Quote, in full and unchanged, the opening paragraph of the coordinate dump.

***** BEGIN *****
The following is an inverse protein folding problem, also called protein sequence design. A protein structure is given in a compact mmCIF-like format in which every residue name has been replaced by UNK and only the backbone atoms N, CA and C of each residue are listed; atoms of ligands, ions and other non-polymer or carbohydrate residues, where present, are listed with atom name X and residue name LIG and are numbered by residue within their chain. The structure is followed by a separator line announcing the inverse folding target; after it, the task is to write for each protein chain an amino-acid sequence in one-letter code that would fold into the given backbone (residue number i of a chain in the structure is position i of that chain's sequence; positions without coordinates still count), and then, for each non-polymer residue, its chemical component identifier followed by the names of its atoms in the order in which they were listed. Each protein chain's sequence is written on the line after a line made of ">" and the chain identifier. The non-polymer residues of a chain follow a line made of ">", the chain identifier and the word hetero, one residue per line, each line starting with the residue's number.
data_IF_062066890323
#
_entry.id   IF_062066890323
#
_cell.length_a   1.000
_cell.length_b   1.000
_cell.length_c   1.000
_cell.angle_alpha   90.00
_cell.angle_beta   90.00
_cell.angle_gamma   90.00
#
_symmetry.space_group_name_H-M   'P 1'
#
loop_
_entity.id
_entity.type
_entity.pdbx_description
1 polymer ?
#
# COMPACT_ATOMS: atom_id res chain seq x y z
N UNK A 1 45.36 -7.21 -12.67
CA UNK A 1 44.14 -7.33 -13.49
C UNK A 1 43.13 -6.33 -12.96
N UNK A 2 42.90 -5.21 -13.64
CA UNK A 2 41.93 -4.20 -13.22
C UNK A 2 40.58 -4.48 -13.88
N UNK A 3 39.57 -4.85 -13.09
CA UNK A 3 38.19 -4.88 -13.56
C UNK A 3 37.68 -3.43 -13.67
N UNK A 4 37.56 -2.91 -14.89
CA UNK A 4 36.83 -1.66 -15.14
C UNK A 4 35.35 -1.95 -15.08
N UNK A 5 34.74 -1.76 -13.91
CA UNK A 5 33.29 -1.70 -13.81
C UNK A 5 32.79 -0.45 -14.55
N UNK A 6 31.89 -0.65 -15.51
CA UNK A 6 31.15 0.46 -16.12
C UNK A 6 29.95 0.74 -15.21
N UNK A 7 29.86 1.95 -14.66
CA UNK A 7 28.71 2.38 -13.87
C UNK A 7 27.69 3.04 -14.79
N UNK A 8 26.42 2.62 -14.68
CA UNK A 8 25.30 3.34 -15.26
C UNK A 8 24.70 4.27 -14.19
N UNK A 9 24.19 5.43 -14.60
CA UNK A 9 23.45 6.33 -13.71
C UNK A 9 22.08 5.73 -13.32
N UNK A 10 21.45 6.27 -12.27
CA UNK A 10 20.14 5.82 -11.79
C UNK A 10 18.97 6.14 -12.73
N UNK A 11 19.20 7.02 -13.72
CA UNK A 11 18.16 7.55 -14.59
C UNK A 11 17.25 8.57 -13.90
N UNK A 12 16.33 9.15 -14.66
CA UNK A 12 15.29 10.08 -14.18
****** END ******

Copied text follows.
The following is an inverse protein folding problem, also called protein sequence design. A protein structure is given in a compact mmCIF-like format in which every residue name has been replaced by UNK and only the backbone atoms N, CA and C of each residue are listed; atoms of ligands, ions and other non-polymer or carbohydrate residues, where present, are listed with atom name X and residue name LIG and are numbered by residue within their chain. The structure is followed by a separator line announcing the inverse folding target; after it, the task is to write for each protein chain an amino-acid sequence in one-letter code that would fold into the given backbone (residue number i of a chain in the structure is position i of that chain's sequence; positions without coordinates still count), and then, for each non-polymer residue, its chemical component identifier followed by the names of its atoms in the order in which they were listed. Each protein chain's sequence is written on the line after a line made of ">" and the chain identifier. The non-polymer residues of a chain follow a line made of ">", the chain identifier and the word hetero, one residue per line, each line starting with the residue's number.